Action is a highly personal thing, so if possible, try to get into a dealership and play the PHA4 to see if it’s the right fit. But for us at Merriam Pianos, we think it’s going to be a good fit for beginners all the way up to experienced players, and we can confidently say that it’s a professional-grade action.

It’s slightly heavier than some other options in the price point, and this will turn some people off, so that’s something to keep in mind.

Otherwise, the responsiveness, repetition speed and overall authenticity of feel are all class-leading.


FP30X Features
FP30X Features

Bluetooth Connectivity

Like the FP-30 before it, the FP-30X once again has a Bluetooth MIDI connection, but Roland has now added Bluetooth Audio as well.

This is a really nice spec that can be put to great use given the fact that the FP-30X has a great set of speakers with solid amp power, so you can definitely use your 30X to stream music from a smart device.

Bluetooth MIDI, of course, allows you to connect and use apps for iOS and Android like the above-mentioned Roland Piano App which greatly expands the functionality of the 30X and will enable you to control it remotely, while other apps like Garageband are of course available as well.

1/4” Line Outputs & Other Connectors

As we mentioned earlier, one of the single most significant upgrades to the FP-30X is the inclusion of 1/4” line outputs (L/MONO, R.) This was a critical feature missing from the FP-30, and as a result of its absence, kept the FP-30 from being a truly viable gigging option.

This is no longer the case with the 30X, and as a result, you’ll be guaranteed to be noticing more 30Xs on stage in the coming years. Sure, you could get an adapter for the headphone jack and connect to an app that way, but it just wasn’t practical.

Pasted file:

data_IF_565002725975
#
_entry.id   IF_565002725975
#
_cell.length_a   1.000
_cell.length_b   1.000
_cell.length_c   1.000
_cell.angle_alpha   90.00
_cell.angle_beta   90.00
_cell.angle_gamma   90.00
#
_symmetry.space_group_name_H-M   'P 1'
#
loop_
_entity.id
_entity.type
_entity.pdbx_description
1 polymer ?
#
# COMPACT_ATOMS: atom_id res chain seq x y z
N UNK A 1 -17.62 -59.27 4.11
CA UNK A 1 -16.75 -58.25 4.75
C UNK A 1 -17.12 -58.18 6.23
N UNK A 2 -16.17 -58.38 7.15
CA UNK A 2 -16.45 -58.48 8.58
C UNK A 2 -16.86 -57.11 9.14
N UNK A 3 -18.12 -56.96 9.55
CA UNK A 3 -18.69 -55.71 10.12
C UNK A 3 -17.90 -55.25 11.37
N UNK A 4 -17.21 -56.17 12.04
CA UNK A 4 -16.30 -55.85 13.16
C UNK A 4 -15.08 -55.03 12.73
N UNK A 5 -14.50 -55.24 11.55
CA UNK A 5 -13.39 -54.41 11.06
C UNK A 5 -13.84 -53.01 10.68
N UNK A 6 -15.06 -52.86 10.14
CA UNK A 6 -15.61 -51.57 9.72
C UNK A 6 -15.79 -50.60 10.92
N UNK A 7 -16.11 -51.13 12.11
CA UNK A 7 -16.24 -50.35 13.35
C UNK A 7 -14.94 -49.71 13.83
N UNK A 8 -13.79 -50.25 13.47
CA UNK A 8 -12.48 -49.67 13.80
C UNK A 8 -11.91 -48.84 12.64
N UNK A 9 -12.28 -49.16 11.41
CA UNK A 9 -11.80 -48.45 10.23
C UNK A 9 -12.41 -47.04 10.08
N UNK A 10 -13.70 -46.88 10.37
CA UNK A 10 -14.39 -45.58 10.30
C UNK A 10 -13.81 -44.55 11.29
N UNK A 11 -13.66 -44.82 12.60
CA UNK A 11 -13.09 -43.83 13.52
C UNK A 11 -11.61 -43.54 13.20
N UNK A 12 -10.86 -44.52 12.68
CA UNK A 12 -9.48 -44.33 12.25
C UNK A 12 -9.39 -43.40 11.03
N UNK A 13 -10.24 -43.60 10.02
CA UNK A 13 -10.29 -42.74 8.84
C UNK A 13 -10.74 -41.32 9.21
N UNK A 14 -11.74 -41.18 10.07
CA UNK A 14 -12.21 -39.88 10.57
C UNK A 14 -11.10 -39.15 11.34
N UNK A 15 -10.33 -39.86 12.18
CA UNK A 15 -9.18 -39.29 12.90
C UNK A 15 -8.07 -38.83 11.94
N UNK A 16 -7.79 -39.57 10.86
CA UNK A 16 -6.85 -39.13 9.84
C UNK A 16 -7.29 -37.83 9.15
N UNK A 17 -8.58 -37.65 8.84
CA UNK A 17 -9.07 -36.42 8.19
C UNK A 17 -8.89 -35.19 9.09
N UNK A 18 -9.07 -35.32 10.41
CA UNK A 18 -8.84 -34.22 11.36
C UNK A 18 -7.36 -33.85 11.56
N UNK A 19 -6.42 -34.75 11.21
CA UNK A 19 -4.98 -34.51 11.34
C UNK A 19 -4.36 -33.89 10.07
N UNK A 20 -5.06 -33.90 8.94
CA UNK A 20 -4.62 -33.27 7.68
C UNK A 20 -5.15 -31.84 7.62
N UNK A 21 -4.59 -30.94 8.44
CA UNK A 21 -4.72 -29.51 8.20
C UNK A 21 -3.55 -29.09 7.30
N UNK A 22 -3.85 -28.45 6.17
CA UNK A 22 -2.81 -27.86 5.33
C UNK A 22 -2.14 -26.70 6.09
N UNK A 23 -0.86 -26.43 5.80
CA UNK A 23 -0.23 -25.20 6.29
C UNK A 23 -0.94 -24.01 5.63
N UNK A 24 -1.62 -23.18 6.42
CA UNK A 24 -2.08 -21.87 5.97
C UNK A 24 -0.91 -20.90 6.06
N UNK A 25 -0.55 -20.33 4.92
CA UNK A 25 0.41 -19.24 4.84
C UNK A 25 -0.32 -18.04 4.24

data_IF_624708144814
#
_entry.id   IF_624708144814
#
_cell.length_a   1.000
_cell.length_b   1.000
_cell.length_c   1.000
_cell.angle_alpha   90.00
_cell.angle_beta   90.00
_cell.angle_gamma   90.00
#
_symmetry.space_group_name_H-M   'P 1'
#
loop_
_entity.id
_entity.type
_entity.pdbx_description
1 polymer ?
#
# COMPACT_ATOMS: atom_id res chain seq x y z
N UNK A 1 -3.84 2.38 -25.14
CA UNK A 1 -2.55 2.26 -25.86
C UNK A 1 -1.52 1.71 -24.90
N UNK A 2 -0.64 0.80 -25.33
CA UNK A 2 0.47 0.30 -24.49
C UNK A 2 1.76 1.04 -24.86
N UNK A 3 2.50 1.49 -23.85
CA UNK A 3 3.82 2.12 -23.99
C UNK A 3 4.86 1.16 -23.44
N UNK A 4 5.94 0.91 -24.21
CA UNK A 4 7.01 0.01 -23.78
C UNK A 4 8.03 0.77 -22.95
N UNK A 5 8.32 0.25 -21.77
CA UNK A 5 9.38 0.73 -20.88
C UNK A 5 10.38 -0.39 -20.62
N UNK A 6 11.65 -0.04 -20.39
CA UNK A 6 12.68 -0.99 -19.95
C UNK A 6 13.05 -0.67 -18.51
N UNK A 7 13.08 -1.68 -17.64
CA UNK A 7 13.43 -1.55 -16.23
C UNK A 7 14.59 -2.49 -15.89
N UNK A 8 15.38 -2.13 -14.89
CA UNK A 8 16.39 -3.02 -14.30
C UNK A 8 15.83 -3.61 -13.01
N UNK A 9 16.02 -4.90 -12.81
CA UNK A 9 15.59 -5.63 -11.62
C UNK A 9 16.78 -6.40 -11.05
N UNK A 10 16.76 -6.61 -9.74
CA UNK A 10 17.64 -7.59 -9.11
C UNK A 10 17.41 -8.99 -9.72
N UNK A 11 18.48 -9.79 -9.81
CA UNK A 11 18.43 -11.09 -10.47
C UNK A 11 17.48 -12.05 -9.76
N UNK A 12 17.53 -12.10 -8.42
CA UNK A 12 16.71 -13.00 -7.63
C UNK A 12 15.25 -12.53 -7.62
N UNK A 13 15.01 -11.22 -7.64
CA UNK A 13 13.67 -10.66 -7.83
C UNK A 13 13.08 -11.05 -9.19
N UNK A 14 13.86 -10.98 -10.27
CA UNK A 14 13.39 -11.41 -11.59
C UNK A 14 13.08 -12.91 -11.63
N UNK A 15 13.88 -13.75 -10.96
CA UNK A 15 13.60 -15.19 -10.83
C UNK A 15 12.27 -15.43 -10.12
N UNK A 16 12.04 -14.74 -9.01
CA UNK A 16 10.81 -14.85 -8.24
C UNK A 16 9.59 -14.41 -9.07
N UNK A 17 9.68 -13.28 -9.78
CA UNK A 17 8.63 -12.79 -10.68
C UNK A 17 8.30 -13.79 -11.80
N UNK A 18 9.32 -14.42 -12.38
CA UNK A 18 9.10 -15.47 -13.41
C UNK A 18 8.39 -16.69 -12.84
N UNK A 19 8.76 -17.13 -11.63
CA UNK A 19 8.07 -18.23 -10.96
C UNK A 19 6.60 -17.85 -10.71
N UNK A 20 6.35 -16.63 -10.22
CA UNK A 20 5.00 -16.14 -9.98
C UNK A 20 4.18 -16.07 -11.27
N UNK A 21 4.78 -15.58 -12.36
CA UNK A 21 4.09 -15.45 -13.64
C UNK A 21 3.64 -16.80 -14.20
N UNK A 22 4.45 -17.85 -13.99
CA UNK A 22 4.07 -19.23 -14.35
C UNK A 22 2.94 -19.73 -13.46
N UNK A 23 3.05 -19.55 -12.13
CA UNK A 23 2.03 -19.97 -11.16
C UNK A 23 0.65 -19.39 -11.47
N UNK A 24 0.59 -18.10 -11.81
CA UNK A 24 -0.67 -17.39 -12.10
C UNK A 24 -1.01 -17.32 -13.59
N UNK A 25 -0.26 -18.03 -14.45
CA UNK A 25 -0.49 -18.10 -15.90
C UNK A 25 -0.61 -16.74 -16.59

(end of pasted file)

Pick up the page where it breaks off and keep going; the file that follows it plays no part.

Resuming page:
The rest of the connectivity includes USB Type A and B, dual headphone outputs, an input for a sustain pedal, and an input for the optional 3-pedal unit.


The FP-30X has a good amount of onboard features, with all the staples covered like transpose, metronome, twin piano and split.

There’s also a basic onboard recorder for recording MIDI files, while the 30X can also playback WAV files.


Roland ships the FP-30X with a basic switch pedal, though we would recommend upgrading to the DP-10 damper pedal which offers half-pedalling, it is also just more substantial and much closer to an acoustic damper pedal.

You can also opt for the optional KPD-70 triple pedal unit, just keep in mind that the triple pedal board requires the KSC-70 designer keyboard stand to function.

The 30X ships with a music rest for sheet music.

Closing Thoughts

The FP-30X is an affordable instrument that’s really quite remarkable because of how appealing it is to beginners while being equally serviceable to the professional community. It’s going to appeal to people looking for a lightweight gigging keyboard where piano tone and action quality are the priority, while a large selection of sounds and 1/4” line outputs are also represented.

This puts the 30X into a pretty unique category, and while the Casio PX-S3100 would be a good competitor, the 30X has decidedly better action.

Thanks for reading!